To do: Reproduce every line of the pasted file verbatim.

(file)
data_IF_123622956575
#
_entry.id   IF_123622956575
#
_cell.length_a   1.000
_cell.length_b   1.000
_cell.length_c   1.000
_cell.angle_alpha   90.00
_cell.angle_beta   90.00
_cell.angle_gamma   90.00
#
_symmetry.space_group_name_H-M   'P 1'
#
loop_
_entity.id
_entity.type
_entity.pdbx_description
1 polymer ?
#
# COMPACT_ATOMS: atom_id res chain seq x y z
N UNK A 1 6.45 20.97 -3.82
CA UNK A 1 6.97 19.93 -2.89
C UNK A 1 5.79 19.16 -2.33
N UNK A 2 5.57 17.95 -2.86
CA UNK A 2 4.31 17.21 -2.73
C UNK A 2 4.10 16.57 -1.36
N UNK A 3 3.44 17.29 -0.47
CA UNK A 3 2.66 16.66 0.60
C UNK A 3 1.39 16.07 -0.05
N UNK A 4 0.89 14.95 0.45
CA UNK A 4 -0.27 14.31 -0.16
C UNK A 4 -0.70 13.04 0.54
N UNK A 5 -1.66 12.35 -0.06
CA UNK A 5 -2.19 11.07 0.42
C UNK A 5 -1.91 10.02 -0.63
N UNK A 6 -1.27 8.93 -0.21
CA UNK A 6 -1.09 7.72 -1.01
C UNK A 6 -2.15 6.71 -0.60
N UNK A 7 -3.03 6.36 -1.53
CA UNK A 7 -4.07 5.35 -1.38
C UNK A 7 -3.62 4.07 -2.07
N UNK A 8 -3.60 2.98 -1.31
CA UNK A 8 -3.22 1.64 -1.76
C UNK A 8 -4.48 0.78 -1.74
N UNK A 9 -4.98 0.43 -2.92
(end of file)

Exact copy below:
data_IF_123622956575
#
_entry.id   IF_123622956575
#
_cell.length_a   1.000
_cell.length_b   1.000
_cell.length_c   1.000
_cell.angle_alpha   90.00
_cell.angle_beta   90.00
_cell.angle_gamma   90.00
#
_symmetry.space_group_name_H-M   'P 1'
#
loop_
_entity.id
_entity.type
_entity.pdbx_description
1 polymer ?
#
# COMPACT_ATOMS: atom_id res chain seq x y z
N UNK A 1 6.45 20.97 -3.82
CA UNK A 1 6.97 19.93 -2.89
C UNK A 1 5.79 19.16 -2.33
N UNK A 2 5.57 17.95 -2.86
CA UNK A 2 4.31 17.21 -2.73
C UNK A 2 4.10 16.57 -1.36
N UNK A 3 3.44 17.29 -0.47
CA UNK A 3 2.66 16.66 0.60
C UNK A 3 1.39 16.07 -0.05
N UNK A 4 0.89 14.95 0.45
CA UNK A 4 -0.27 14.31 -0.16
C UNK A 4 -0.70 13.04 0.54
N UNK A 5 -1.66 12.35 -0.06
CA UNK A 5 -2.19 11.07 0.42
C UNK A 5 -1.91 10.02 -0.63
N UNK A 6 -1.27 8.93 -0.21
CA UNK A 6 -1.09 7.72 -1.01
C UNK A 6 -2.15 6.71 -0.60
N UNK A 7 -3.03 6.36 -1.53
CA UNK A 7 -4.07 5.35 -1.38
C UNK A 7 -3.62 4.07 -2.07
N UNK A 8 -3.60 2.98 -1.31
CA UNK A 8 -3.22 1.64 -1.76
C UNK A 8 -4.48 0.78 -1.74
N UNK A 9 -4.98 0.43 -2.92